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Thursday, March 10, 2011

The Land Lady's Story

One week out of every six, our company had a long standing arrangement of booking a motley crew of five girls into Vi's Bed and Breakfast accommodation. A tradition well established long before I ever crossed over the door step, I have no doubt it continued to hold strong long after I finally upped to quit in search of pastures new.

Lord only knows how long Vi had taken in lodgers, but I do know that when I first arrived, her two "girls" had both been working there coming up for nigh on twenty years. Both married with families of their own, they didn't live on the premises, nor were they, other than by years of shared history, in any way shape or form related to her. They were the solid backbone of the place, and as part of their taking care of the day to day running of it, their duties frequently expanded in to also taking care of Vi, too.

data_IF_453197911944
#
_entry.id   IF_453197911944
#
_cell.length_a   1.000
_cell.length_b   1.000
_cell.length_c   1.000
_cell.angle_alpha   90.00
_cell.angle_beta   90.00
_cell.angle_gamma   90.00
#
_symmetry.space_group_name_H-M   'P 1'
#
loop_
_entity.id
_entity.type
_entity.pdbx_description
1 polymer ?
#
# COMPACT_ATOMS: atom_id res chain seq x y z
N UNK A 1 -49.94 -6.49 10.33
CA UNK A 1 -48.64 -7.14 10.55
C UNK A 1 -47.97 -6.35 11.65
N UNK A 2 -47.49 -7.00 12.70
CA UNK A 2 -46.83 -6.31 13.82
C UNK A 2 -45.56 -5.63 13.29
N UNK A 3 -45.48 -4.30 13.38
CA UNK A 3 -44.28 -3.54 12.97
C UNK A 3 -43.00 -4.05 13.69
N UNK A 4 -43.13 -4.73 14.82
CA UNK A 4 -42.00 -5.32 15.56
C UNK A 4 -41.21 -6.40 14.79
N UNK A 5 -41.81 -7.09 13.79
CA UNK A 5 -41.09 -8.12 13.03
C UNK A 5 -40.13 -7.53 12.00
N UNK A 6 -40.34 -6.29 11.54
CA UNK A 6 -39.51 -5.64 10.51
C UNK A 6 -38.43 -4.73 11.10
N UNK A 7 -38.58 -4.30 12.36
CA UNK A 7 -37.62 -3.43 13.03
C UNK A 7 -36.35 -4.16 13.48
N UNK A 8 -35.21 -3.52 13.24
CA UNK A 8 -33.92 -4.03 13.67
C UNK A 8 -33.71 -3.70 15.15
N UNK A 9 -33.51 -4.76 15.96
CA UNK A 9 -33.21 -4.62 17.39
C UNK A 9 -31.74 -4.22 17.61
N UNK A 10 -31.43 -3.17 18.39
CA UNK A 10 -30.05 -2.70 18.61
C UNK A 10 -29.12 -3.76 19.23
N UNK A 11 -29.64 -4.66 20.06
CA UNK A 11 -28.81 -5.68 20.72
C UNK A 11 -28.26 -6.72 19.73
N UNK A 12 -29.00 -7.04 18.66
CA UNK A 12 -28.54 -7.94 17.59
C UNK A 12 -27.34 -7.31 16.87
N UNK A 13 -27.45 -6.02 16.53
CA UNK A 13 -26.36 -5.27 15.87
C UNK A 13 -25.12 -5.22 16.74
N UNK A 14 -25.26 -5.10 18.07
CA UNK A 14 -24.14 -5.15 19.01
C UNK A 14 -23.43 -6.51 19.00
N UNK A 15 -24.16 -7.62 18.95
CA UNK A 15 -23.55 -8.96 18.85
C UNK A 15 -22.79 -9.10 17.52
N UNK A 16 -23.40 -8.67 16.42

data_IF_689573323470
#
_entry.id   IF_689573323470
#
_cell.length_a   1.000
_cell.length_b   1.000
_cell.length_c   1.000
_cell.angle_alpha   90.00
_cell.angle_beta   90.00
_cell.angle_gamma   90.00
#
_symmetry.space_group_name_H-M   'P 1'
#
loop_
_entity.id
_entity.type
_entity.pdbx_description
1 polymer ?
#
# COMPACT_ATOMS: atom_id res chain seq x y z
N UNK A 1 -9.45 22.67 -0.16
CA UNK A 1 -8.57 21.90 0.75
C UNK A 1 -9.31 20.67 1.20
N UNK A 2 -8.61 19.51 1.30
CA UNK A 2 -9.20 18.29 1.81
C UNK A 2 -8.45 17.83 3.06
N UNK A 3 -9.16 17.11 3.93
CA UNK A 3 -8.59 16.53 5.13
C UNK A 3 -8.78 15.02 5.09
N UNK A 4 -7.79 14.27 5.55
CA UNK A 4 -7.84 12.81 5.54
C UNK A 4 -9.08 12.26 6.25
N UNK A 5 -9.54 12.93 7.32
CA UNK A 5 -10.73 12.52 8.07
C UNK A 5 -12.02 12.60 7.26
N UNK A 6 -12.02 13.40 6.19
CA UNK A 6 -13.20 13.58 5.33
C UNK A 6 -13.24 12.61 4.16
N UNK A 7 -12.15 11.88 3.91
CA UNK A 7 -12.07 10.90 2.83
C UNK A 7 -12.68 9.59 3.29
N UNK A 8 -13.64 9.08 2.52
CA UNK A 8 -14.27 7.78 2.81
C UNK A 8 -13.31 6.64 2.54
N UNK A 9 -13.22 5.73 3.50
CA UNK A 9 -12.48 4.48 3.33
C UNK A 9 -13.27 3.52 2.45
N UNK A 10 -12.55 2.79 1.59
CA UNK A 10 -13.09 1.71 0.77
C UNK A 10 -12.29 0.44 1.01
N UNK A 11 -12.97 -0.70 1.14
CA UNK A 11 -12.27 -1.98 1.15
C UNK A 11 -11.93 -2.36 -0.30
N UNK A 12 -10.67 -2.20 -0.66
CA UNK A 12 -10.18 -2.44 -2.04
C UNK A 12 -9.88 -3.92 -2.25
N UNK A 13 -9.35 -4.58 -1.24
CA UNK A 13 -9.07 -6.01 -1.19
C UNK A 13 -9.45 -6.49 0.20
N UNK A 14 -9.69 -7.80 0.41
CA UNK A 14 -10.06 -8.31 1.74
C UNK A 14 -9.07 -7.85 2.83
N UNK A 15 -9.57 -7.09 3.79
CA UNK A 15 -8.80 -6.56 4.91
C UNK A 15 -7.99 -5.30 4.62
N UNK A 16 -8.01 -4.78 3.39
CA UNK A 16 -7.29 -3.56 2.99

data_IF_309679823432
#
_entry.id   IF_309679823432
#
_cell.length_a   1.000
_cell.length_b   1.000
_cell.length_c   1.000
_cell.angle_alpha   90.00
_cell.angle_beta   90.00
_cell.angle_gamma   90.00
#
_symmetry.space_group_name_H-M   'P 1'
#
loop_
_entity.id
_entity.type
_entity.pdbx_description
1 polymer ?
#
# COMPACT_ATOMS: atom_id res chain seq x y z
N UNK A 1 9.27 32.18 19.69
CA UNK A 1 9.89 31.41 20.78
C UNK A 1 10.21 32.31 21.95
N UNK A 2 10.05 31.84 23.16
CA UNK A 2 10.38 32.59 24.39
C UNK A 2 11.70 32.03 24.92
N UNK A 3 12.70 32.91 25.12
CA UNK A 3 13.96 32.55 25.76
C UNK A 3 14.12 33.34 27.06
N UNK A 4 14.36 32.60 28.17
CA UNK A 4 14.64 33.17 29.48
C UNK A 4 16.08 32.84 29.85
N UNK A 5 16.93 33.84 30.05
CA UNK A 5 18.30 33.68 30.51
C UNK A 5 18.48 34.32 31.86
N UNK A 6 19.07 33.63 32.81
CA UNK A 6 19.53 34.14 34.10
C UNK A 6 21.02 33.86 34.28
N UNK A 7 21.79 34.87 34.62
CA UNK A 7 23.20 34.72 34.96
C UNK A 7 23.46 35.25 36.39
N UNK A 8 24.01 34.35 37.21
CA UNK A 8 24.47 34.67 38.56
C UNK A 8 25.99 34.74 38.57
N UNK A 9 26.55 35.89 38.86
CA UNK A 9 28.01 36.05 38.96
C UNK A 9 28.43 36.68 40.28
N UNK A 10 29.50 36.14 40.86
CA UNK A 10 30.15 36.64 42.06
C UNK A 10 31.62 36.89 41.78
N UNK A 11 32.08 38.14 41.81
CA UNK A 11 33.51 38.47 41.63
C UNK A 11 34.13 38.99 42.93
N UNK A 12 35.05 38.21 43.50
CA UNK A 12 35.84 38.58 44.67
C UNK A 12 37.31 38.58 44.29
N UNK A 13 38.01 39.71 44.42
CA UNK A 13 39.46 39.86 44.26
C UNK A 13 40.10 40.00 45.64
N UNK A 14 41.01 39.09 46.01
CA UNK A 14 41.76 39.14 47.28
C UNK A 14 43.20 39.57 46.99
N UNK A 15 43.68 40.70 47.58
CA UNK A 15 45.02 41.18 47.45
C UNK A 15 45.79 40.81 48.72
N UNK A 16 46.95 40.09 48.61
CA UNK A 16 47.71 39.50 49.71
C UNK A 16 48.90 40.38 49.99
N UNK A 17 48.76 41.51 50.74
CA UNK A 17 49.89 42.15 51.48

A mostly functional alcoholic, it was only when she fell off on a bender, (not as often as it might have been) that things had a tendency to fall apart. A large Vodka with a thimble-full of tonic ("Just a splash, my dear!") was her tipple of choice. Bone thin, with skin so transparent you could read each vein, Vi's face still held a whisper of her natural beauty, framing as it did the biggest, bluest eyes I've ever seen.

I knew she was old (most folk are to an eighteen year old), but it's only now that I'd guess that she was probably a whole lot younger than her body had us believe.